Time for a quick update on this week's events.
This weeks's article is centered around the ongoing Skilling Open, which is a part of the Carlsen/Chess24 invention "Champions Chess Tour". Additionally, we include some articles featured in The Guardion, The Washington Post and CNN about the rising popularity of chess following the release of hit Netflix show "The Queen's Gambit". If you still haven't caught this one it really is about time! Read our short review of the show here.
After a thrilling preliminary round of play 8 players advanced to the knockout stage of the tournament. Crowd favourite Alireza Firouzja looked to have his place in the quarterfinal all wrapped up with a mesmerizing streak of wins, but lost the two last rounds of the preliminary. Firouzja ended up in a 9th place which, unfortunately, meant elimination. Twitter virtuoso Anish Giri was the clear tournament leader after Day 2 of 3, but struggled for form on the last day and could have been eliminated. The Dutchman recovered and managed to qualify, but surpisingly enough world number 2 Ding Liren lost his way on the last day of play and did not manage to secure himself a spot in the knockout stage. World Champion and Offerspill member Magnus Carlsen showed fine form and had few problems qualifying.
Brilliancies and blunders
The format of Skilling Open, and other tournaments included in the Champions Chess Tour, is very different from the classical chess tournaments we have been accustomed to viewing. Fast time controls, the adaption to online chess and huge prizes on the line have all contributed to magnifying mistakes and intensifying the pressure on the players. As a result the viewer experience has been tremendous with plenty of action in every game. Here are a couple of examples:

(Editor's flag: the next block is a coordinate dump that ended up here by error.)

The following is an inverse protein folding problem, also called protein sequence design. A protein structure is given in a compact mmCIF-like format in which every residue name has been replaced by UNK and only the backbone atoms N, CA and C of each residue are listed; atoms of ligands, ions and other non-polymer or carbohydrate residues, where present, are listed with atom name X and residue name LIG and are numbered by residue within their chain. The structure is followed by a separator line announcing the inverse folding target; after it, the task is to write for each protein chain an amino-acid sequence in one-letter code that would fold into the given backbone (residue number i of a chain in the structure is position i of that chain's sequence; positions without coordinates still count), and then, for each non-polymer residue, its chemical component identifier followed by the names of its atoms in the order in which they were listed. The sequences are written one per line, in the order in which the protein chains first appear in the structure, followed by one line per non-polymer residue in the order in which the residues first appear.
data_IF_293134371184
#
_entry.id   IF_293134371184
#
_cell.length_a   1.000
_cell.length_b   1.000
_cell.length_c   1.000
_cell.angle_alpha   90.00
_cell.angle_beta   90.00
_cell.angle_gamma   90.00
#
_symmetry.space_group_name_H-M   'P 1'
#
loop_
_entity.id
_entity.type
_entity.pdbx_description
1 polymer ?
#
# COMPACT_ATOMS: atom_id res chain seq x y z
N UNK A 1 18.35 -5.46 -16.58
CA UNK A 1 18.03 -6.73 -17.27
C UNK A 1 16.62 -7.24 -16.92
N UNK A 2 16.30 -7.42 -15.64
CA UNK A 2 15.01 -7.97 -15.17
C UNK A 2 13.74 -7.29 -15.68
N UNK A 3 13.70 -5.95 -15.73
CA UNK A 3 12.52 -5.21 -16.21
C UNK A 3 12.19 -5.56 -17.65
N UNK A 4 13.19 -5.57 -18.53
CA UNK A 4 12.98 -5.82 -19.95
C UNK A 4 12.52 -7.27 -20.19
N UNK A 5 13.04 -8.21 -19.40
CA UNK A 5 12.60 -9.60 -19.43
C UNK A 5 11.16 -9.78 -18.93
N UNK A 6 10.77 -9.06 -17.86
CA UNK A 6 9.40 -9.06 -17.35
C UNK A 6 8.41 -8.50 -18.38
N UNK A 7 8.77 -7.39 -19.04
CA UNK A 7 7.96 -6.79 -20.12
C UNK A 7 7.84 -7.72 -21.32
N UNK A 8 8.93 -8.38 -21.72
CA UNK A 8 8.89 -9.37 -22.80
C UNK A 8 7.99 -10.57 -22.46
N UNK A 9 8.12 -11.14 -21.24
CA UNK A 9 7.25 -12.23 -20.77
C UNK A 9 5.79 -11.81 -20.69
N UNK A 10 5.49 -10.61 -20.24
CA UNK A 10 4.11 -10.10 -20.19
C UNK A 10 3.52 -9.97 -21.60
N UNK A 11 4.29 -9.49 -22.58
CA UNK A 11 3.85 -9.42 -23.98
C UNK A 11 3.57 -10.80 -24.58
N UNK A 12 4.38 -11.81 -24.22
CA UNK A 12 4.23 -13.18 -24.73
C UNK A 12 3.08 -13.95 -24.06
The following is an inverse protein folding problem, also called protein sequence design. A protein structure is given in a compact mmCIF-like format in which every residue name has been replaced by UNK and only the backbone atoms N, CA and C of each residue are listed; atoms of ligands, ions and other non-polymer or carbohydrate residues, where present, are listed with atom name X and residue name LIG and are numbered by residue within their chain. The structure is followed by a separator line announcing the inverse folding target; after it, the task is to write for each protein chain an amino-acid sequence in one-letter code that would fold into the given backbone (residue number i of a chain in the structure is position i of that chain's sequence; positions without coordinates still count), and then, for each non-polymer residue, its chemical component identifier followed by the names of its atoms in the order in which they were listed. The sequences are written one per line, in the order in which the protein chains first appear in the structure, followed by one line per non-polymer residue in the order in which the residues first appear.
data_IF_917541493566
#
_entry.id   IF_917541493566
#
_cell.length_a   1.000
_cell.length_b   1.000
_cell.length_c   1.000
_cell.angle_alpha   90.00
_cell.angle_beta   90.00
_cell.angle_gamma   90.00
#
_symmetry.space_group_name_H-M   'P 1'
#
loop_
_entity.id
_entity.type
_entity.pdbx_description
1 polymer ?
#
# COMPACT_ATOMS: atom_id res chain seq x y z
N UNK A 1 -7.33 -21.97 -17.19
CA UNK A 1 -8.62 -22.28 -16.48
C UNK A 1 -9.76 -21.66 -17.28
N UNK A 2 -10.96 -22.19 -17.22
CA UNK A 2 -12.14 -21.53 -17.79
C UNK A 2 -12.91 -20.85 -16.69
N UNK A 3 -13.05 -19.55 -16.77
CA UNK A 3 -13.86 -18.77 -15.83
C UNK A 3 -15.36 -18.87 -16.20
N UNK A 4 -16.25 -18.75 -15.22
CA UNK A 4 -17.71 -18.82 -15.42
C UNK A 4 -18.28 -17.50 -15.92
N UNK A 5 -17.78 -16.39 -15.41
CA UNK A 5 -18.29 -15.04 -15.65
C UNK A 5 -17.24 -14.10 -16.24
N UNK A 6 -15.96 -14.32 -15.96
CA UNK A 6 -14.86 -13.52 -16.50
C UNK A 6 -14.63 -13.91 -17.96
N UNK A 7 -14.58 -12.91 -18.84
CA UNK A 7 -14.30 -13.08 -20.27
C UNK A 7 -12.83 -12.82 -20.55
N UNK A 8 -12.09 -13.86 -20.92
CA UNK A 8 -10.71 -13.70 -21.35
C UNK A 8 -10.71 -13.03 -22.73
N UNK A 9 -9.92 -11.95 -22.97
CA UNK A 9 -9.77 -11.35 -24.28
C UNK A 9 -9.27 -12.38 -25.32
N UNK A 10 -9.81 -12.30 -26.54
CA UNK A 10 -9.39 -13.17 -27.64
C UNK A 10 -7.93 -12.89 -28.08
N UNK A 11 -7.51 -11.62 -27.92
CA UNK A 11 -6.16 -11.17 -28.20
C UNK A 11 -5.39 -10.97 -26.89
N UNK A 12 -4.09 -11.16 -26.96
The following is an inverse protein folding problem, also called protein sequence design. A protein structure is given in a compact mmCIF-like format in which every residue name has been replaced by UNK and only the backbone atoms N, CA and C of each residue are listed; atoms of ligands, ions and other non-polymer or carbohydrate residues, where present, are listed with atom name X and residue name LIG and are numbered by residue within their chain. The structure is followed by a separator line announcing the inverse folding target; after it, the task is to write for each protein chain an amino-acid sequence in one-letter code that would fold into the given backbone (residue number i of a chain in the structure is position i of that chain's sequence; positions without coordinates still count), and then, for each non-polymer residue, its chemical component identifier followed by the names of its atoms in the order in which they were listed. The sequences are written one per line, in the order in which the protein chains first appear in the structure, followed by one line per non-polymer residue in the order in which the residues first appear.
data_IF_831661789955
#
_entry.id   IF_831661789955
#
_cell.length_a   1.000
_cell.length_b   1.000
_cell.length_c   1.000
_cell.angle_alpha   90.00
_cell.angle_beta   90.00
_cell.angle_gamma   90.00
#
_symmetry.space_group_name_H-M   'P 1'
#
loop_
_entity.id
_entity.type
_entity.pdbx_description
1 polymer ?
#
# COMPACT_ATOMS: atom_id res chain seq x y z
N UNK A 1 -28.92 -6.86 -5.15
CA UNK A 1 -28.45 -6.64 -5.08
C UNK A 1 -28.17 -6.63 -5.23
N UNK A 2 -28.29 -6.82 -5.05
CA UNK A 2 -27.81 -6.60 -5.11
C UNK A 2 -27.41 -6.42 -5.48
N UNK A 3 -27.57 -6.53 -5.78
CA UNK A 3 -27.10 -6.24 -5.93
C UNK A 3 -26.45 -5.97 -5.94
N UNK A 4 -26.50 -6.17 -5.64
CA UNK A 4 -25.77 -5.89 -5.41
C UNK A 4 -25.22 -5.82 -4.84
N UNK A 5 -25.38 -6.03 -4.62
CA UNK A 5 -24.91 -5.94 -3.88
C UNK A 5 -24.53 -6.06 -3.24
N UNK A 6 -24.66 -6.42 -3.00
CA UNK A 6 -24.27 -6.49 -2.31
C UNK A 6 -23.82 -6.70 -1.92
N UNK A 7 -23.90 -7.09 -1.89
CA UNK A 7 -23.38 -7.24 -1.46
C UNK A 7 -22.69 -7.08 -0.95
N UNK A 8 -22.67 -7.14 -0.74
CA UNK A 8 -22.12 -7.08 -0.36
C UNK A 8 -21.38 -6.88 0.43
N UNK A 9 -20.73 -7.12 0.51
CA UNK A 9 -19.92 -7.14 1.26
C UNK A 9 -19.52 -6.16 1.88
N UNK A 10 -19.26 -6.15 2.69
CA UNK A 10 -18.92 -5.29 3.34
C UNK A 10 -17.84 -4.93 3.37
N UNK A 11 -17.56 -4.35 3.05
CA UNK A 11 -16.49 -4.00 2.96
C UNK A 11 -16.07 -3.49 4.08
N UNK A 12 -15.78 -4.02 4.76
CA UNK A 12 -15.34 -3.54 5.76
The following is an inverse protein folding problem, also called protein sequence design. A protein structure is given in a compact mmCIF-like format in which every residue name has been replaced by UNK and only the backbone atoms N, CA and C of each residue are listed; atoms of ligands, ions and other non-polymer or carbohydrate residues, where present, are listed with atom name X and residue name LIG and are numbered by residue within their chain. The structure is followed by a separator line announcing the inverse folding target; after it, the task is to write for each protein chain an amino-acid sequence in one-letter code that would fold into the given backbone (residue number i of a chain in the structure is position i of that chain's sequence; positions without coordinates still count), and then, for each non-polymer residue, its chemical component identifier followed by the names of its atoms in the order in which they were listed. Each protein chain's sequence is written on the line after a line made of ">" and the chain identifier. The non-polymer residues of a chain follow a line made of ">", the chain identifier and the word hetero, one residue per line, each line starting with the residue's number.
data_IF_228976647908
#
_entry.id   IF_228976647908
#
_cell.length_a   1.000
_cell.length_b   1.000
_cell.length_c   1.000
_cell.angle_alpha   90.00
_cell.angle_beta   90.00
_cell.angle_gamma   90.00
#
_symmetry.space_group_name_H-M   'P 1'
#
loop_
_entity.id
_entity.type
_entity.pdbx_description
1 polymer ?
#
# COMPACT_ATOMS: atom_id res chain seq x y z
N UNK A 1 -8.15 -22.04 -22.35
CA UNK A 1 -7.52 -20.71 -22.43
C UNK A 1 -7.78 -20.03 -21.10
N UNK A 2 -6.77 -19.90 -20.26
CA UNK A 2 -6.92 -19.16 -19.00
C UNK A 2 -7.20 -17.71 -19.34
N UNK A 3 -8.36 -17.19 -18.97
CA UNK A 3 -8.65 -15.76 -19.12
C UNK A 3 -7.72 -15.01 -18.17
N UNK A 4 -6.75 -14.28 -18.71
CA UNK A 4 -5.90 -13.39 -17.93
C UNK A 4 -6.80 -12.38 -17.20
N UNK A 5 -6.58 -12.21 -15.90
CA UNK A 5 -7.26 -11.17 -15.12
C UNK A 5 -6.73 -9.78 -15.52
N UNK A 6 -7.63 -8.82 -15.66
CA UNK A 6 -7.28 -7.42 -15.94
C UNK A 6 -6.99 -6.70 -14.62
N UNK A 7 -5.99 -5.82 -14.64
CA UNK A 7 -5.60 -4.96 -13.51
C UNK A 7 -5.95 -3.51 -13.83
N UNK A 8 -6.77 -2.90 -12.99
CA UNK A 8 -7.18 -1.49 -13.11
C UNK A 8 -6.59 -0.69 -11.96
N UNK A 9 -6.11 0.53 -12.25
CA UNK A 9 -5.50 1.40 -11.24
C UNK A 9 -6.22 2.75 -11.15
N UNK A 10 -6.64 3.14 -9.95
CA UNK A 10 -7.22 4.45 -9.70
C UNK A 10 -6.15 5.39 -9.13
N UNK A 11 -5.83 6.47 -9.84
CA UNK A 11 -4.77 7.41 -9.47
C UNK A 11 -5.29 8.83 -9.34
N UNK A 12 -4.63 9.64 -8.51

Flash of brilliance from Aronian - Black to play.
You can replay the game in its entirety here.
Aronian struggled at times, but picked up the pace and qualified for the knockout with 8,5 points. The popular Armenian grandmaster even brought his dog to an interview with reporter Kaja Snare during the official broadcast. Now we know how it feels to beat Sergey Karjakin - "The Minister of Defence"!
After beating Anish Giri in the quarterfinal Magnus Carlsen faced rival Ian Nepomniachtchi in the semi-final. Even though Nepo has his chances Magnus had reasonable control on the second day of the match. This was much thanks to a good start on Day 1 where Nepo blundered big time in the first game in his favourite Grünfeld Defence. Check out the blunder 13..Qb8 in the game below - suddenly the black knight had nowhere to go!
After seeing the bracket for the knockout stage many had high hopes of seeing a replay of previous finals between Hikaru Nakamura and Magnus Carlsen. However, Nakamura was not in his best form in the knockout phase of the tournament and only just managed to squeeze past Maxime Vachier-Lagrave in the quarterfinal. His luck ran out against fellow American GM Wesley So in the semi-final which ended any hopes of a Naka-Carlsen rematch.
So its So
Fischer Random World Champion and super-solid GM Wesley So is Magnus' opponent for the final of Skilling Open. Even though So messed up winning positions in consecutive games against Hikaru Nakamura, he still managed to win the match reach the final where a prize fund of $100,000 awaits. As usual, Magnus has delivered high quality chess, but still wasn't satisfied with his own play after bumpy his semi-final against Nepomniachtchi stating that "frankly I’m not playing that great".
So summarized his semi-final against Hikaru Nakamura in the following manner:
It’s always very tricky (...). He has this tremendous fighting spirit, (...) so when we get down to a minute or two minutes on the clock he plays just much better, while I simply panic with very little time.
Even though Wesley might have been a bit too modest there were an expectation that Nakamura would pull through due to the demanding online format, as GM and journalist Jonathan Tisdall pointed out after the match: